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Kaffeeform Is Making Eco-Friendly Reusable Coffee Cups From Leftover Coffee

Kaffeeform, a German startup, has had the brilliant idea of reusing coffee grounds from local coffee shops to create coffee cups.

Research has shown that climate change could limit the areas where Arabica coffee plants can be grown in the future. At the same time, coffee consumption is at an all-time high, which has resulted in a significant increase in coffee waste.

Coffee grounds, which have been shown to help plants grow, are also used to create biomass pellets that can be used as a clean form of energy, as well as to power homes given their ability to store methane. The multiple uses of leftover coffee grounds inspired Kaffeeform to design cups and saucers with the remains of brewed coffee.

Julian Lechner, an industrial design graduate, began experimenting with coffee grounds he sourced bars while studying in Bolzano, Italy. After four years, he found the formula for Kaffeeform. By recycling resources like coffee, a cup and saucer can be made from the remains of six cups of espresso.

Via BBC

In order for the cups to be durable and dishwasher-friendly, Lechner researched the right balance of plant fibers, coffee grounds, wood grains, and biopolymers. The result is a recyclable cup and saucer made from renewable resources. Forty percent of the product is made from used coffee grounds, which are dried before the material is produced. Then, fibers, wood grains, and biopolymers are added to create a material that is strong enough to withstand heat and repeated use.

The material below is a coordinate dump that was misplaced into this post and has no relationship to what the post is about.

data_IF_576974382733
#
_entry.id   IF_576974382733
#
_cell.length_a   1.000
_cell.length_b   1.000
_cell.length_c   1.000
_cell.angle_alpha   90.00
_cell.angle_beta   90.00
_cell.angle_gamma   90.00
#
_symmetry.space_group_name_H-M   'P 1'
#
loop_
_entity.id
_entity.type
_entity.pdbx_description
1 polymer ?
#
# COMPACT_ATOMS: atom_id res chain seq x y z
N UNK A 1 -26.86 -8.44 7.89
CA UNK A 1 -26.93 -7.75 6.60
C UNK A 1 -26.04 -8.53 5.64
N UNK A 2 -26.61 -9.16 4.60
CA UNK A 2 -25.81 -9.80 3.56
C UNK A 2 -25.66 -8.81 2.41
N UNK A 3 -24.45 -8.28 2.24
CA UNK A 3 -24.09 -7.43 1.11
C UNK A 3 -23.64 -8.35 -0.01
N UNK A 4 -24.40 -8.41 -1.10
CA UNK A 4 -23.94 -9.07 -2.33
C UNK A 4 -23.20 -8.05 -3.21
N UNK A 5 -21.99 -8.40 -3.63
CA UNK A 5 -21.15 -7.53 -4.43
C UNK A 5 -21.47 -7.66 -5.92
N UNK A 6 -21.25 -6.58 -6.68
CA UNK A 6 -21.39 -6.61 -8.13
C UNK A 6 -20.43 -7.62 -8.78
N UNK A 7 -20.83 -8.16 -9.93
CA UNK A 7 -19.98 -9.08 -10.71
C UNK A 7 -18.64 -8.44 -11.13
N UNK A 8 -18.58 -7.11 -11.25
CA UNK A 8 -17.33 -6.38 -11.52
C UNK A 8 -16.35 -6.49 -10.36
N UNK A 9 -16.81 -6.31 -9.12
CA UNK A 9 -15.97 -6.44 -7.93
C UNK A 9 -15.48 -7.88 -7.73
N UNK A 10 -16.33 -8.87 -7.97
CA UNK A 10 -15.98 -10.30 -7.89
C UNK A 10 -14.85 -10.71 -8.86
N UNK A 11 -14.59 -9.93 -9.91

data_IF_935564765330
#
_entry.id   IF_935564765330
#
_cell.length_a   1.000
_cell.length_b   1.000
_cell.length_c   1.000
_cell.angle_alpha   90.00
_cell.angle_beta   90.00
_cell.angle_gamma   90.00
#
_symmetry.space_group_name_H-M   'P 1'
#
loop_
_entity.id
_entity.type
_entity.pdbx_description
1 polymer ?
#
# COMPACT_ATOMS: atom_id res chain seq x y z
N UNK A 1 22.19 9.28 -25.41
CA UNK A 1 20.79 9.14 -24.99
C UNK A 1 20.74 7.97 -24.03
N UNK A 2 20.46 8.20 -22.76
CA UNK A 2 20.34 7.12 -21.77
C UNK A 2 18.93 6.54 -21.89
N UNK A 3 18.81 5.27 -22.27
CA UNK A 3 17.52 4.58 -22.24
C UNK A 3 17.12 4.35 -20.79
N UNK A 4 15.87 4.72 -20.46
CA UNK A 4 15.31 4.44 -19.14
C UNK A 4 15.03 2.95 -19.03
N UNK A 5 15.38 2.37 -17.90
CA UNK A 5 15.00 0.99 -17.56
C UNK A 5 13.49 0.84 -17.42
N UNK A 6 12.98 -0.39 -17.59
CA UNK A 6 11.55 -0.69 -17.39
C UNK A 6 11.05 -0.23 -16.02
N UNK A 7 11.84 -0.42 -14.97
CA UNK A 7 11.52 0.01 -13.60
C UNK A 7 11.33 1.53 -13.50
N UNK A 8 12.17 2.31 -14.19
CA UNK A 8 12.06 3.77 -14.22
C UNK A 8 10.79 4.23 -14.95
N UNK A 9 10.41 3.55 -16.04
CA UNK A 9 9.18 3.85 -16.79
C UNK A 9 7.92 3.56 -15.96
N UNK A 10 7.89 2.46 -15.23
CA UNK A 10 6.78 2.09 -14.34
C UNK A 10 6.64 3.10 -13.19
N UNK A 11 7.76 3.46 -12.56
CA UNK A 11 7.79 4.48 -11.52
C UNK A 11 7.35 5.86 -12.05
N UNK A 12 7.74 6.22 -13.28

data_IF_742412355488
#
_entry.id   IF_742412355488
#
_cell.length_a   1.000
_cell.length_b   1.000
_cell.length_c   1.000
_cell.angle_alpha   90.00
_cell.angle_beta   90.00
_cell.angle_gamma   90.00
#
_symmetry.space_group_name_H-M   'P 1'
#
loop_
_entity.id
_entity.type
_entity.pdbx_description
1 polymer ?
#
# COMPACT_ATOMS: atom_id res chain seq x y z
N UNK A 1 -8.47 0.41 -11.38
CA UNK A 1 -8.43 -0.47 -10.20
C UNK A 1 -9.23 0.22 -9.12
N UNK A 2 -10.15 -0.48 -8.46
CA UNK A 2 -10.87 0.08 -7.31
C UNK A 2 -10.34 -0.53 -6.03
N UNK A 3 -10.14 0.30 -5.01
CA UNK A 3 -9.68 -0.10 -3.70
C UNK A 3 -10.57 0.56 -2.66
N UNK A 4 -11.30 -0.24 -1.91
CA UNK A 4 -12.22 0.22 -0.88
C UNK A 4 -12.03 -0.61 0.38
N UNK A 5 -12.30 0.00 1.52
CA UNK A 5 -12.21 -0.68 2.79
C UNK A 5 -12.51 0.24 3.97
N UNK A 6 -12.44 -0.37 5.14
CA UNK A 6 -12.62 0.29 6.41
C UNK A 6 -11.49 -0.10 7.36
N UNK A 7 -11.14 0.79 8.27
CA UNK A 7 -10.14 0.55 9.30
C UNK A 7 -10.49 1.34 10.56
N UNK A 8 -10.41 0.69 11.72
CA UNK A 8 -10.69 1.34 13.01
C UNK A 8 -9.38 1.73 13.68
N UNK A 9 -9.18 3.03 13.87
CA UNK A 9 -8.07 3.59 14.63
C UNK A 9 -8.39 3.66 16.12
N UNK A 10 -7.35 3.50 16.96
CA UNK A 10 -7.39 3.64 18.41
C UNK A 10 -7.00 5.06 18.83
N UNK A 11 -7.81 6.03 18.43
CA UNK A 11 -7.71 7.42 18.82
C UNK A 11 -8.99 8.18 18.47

RELATED: 10 Steps To Make The Perfect Cold-Brewed Coffee

Currently, the company manufactures espresso and cappuccino cups, as well as a reusable takeaway cup with a lid. The design was introduced at the Amsterdam Coffee Festival, and is now featured in design shops and museums all over Europe, including the Hallesches Haus and Foundry in Berlin, the Astrup Fearnley Museum Shop and Nobel Peace Center in Oslo, Pokahornid in Reykjavík, Sampa Coffee in London, Artéfact in Paris, Superflu in Liège, and Matter of Material in Amsterdam.

“Because of its lightweight design and isolation qualities, it could be a great option for caterers in the future as well,” says Lechner.

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